Name one right only for United States citizens.
vote in a federal election
run for federal office
This question is about understanding the difference between rights and freedoms and between the people of the United States and United States citizens.
We always hear about the inherent right for all to enjoy “life, liberty, and the pursuit of happiness.” But, this is quite vague, which is partially why the Bill of Rights was so essential.
So, what are the citizens’ and the people’s rights?
Rights for United States Citizens Only
Rights for a United States citizen include the following:
- The right to vote
- The right to run for elected offices such as president or vice president
- The right to apply for federal employment and for the federal government
- The right to obtain a United States passport
- The right not to be denied re-entry into the United States.
The right to vote and run for office are listed above because they are the two aspirational rights.
Many living in the United States may dream of being elected officials or even running for President of the United States.
But unless they have citizenship, they can’t even vote for one.
The final two examples relate to immigration law.
All citizens have the right to obtain and use a United States passport to travel out of the country.
Furthermore, this gives them the right to cross back onto American soil at a checkpoint without being refused entry.
Immigrants and those on visas do not have this same freedom of movement.
What About Puerto Rico’s Voters?
This is where there is a discrepancy in the rules over the rights of United States citizens. The people of Puerto Rico are granted birthright citizenship, giving them many of the same rights and responsibilities as those granted citizenship in the 50 states.
However, they can’t vote in federal elections unless they move to one of those states with representation in the Electoral College.
It is one of the examples where the American territories don’t always get a fair deal. For example, those born in American Samoa are not recognized as United States citizens.
Immigrants Earn Rights if They Become Citizens
These stand out compared to other rights and freedoms because they do not apply to anyone without citizenship.
Those who don’t get these rights are residents without citizenship, such as those on visas or immigrants who haven’t completed the naturalization process and become naturalized US citizens.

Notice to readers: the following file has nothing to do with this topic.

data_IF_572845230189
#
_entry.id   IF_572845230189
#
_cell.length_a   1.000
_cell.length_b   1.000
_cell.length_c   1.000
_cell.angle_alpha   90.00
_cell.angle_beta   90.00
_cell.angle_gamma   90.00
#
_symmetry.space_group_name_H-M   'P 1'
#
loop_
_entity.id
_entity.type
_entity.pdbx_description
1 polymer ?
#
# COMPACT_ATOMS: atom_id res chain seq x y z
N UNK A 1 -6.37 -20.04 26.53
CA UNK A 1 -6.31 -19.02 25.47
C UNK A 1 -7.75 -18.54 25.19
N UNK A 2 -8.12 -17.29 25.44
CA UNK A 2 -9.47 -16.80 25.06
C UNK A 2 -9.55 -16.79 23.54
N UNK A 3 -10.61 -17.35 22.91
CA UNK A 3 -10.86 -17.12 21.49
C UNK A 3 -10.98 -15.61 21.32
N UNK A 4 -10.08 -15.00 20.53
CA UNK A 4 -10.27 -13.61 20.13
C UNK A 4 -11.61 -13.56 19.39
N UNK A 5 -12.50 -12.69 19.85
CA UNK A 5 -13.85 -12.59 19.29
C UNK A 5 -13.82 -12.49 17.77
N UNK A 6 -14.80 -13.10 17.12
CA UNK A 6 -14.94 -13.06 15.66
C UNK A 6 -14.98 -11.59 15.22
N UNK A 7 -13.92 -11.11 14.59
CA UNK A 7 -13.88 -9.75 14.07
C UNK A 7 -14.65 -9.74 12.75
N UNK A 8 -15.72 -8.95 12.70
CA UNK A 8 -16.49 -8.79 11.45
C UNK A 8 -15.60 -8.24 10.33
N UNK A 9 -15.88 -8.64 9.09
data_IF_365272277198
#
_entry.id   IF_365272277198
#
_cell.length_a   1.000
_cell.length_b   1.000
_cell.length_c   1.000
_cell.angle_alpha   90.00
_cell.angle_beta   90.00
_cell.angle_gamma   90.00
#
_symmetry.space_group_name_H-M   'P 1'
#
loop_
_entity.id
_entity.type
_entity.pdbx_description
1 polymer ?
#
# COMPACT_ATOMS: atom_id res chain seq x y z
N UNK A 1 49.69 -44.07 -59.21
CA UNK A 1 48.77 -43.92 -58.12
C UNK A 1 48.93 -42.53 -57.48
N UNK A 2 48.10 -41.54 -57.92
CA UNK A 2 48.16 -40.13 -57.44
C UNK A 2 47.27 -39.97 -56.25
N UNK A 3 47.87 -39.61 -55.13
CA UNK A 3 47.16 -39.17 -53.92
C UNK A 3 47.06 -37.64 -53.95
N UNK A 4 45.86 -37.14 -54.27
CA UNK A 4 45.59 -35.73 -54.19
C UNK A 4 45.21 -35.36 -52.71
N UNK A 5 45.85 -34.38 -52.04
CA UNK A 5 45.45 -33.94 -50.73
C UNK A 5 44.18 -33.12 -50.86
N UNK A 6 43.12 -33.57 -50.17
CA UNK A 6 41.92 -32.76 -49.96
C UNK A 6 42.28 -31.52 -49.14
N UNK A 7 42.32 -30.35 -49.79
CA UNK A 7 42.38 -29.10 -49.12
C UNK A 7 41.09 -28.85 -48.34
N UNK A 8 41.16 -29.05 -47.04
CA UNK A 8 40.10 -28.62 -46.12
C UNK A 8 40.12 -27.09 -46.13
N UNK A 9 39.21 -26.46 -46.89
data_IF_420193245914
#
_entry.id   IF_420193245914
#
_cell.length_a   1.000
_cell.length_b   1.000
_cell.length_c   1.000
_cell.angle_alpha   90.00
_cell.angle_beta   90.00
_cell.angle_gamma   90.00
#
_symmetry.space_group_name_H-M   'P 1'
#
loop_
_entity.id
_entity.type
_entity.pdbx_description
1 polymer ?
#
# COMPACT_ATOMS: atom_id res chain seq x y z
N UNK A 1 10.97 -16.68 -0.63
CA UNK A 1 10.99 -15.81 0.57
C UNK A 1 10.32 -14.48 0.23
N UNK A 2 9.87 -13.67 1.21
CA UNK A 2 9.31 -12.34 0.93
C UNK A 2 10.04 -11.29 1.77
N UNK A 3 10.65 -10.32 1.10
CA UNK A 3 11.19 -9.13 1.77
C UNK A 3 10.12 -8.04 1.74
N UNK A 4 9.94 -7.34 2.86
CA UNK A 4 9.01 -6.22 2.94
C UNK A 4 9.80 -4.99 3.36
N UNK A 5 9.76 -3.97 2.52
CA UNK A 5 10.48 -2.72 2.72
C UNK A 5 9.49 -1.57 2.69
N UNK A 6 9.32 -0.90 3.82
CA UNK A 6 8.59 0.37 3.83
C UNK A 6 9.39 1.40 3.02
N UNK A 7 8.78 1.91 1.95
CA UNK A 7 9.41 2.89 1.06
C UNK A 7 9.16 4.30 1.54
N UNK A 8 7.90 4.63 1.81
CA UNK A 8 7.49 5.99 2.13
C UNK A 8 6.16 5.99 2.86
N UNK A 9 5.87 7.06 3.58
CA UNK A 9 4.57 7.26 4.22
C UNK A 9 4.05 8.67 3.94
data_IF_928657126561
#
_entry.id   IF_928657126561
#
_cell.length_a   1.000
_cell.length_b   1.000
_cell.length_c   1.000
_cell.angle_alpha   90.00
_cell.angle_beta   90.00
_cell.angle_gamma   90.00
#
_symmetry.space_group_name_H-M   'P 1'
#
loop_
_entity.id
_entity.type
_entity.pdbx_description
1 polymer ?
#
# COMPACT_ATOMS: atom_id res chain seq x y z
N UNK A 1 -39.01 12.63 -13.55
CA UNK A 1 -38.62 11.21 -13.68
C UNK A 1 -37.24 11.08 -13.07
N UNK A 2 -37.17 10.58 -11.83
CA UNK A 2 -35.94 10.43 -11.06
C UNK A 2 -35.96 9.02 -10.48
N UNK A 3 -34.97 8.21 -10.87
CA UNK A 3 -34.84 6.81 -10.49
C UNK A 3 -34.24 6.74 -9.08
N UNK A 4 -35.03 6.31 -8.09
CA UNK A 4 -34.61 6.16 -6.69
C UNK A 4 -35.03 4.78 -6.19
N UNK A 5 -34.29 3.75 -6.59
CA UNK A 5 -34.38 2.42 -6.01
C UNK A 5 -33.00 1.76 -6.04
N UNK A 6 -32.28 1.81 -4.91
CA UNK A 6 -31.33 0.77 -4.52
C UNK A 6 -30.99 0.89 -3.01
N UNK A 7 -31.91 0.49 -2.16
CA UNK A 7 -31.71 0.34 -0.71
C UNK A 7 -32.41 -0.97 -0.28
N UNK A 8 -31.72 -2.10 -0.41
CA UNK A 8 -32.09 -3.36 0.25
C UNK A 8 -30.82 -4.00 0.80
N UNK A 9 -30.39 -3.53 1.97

However, they get many rights just by being in the country.
Rights for All People of the United States
While some rights only apply to those with American citizen status, many more freedoms are offered to everyone in the United States, even without citizenship.
The term people has changed in definition since the days of the framers of the Constitution. Back then, people didn’t mean everyone, and the unwritten assumption was that the freedoms of the Constitution applied to the white male colonists rather than any slaves, natives, immigrants, or even women.
Over time, this changed with the Bill of Rights so that everyone would have the same rights as citizens and equal protection under the supreme law of the land.
There is sometimes the assumption that these rights don’t apply to immigrants as they haven’t yet “earned” them by taking the test or having a birthright.
But this isn’t the case. This was established as early as 1898 with the case of United States v. Wong Kim Ark.
The Supreme Court determined that the term “person,” as stated under the Fifth Amendment, did apply to immigrants.
That case was followed by the Fong Yue Ting v. United States ruling that Chinese laborers were entitled to the same protections.
The Rights of All People in the Bill of Rights
The Bill Of Rights extends to everyone in the United States, whether they are citizens born and raised, naturalized, here on visas, or simply visiting.
This is essential so that the laws in any situation can protect everyone.
For example, a tourist or immigrant should have the same legal rights and fundamental freedoms while in the country as one with citizenship.
This also applies across all states.
The Bill of Rights came about after critics of the United States Constitution felt that there were too many unexpressed freedoms.
The additional document started with ten amendments that determined the rights of the people in more detail. These still apply today to all those in the country. They include the following.
The 1st Amendment:
To protect basic freedoms, such as the freedom of speech, freedom of religion, freedom of the press, and freedom of peaceful protest.
This means that immigrants cannot face persecution for being of different faiths and that non-citizens can speak out on issues like those with united states citizenship.
The 2nd Amendment:
The right to bear arms. This clause allows gun ownership to protect themselves and their property.
The 5th Amendment:
As seen in the case of Chinese laborers, this allows for fair treatment under the law. More specifically, it also talks about protecting against self-incrimination and double jeopardy.
The 6th Amendment:
This takes legal matters further with the right to a fair trial by an impartial jury and the right to seek legal counsel. Again, this is important for all people of the United States and not just with citizenship.
The 9th Amendment:
A catch-all clause that reserves any rights not explicitly mentioned in the Constitution. This one allows for the potential for more unwritten civil rights and leads to important Supreme Court rulings over what is and isn’t unconstitutional.
Additional Rights for United States Citizens
In short, there are a few rights that you only get when you are born a U.S. citizen or become one. But that doesn’t mean that everyone else lacks fundamental rights and freedoms.
The Bill of Rights applies to all. However, you earn the benefits of voting rights, standing for office, and getting a passport if you become a naturalized citizen.